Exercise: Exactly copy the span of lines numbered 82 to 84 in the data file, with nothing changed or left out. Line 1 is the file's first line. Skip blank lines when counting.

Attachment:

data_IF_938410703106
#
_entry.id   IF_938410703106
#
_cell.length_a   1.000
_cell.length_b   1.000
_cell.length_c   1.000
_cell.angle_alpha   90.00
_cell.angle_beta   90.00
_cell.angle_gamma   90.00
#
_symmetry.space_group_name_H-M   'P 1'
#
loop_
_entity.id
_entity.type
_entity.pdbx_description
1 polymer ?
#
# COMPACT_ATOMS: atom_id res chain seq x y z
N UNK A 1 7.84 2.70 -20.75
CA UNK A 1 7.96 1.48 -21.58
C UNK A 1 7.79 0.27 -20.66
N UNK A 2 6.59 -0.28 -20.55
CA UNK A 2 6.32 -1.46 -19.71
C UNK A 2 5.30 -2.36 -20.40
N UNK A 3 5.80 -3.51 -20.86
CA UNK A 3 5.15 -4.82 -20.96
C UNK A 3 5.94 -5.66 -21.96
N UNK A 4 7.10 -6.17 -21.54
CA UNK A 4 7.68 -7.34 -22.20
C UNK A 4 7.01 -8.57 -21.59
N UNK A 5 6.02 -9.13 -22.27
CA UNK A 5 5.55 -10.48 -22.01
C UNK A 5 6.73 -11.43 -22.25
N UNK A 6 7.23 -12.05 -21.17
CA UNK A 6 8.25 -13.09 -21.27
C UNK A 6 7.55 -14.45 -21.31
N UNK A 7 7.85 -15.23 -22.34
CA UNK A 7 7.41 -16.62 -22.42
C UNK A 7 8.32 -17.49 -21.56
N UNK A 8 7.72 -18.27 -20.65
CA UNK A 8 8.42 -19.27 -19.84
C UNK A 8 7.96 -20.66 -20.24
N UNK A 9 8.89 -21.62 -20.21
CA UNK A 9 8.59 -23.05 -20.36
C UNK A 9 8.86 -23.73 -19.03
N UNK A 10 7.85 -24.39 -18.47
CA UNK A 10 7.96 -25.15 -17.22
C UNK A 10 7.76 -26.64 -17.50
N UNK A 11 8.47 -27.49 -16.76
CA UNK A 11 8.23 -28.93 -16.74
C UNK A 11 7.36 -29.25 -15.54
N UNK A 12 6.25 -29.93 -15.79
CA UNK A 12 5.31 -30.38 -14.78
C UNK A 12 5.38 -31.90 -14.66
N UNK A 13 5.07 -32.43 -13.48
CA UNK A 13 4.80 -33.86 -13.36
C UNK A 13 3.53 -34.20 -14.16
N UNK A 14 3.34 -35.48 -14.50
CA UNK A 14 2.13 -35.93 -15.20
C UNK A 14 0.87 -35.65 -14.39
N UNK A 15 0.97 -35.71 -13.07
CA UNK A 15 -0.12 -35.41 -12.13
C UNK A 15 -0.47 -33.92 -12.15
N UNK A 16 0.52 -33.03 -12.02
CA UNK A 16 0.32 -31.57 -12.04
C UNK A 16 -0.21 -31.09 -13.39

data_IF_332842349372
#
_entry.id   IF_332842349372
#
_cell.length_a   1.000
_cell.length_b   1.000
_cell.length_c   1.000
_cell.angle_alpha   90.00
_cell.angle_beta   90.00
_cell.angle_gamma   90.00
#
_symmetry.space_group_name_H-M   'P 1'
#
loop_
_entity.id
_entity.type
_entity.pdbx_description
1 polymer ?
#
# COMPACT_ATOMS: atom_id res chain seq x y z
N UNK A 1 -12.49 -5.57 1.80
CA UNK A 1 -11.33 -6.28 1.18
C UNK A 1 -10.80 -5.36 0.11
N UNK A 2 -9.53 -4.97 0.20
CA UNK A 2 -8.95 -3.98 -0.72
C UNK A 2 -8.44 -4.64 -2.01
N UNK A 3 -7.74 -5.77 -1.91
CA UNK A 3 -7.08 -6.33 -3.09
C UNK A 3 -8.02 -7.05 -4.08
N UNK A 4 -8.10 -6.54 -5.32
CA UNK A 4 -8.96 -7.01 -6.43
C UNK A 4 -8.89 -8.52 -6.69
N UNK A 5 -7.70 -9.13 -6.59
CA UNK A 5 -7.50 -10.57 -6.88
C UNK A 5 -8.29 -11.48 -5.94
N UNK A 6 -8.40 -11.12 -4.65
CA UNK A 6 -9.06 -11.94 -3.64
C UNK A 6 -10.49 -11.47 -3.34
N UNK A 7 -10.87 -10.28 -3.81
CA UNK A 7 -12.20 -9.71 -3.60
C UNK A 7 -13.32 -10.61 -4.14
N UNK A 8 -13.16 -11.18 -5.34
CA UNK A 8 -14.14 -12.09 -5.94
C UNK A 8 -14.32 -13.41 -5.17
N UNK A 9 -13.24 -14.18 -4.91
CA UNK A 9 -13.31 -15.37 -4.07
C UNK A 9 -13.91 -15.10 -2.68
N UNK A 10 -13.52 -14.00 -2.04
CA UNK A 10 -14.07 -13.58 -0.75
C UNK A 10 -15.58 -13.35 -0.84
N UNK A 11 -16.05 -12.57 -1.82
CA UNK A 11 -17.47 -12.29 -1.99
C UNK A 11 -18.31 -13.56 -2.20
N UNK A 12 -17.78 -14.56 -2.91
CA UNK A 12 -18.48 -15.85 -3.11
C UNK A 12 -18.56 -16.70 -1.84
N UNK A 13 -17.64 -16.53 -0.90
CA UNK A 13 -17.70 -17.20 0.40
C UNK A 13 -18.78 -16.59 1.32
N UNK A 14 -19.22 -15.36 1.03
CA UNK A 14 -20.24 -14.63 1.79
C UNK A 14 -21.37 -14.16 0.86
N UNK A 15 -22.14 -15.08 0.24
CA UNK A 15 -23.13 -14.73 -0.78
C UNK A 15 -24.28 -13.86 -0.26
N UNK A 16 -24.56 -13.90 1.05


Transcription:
loop_
_entity.id
_entity.type